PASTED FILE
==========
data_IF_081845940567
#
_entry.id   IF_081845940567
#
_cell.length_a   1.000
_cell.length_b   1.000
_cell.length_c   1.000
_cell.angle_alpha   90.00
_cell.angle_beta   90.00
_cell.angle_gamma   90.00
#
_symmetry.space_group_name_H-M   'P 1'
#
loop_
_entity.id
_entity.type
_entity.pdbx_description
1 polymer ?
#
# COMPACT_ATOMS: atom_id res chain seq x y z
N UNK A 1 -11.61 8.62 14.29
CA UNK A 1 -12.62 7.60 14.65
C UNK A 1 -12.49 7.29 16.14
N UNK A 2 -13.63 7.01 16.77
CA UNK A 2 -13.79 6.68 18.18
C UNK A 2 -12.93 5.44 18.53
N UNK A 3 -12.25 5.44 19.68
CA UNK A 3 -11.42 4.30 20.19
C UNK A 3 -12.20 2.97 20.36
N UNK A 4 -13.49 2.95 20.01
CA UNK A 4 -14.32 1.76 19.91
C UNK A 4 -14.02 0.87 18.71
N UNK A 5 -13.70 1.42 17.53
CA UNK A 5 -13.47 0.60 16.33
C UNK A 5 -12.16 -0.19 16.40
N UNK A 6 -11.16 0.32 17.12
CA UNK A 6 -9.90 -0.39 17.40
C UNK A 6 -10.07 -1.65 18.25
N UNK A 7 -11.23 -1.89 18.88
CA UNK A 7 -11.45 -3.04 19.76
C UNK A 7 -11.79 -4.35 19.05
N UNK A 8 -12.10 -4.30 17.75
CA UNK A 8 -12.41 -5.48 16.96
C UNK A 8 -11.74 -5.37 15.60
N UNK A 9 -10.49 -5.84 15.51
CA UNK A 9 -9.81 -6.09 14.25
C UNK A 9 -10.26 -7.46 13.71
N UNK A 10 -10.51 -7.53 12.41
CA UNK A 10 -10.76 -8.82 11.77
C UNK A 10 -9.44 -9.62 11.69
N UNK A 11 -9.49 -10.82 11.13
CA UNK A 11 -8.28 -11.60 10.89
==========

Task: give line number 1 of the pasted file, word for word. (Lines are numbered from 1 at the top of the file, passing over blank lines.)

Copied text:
data_IF_081845940567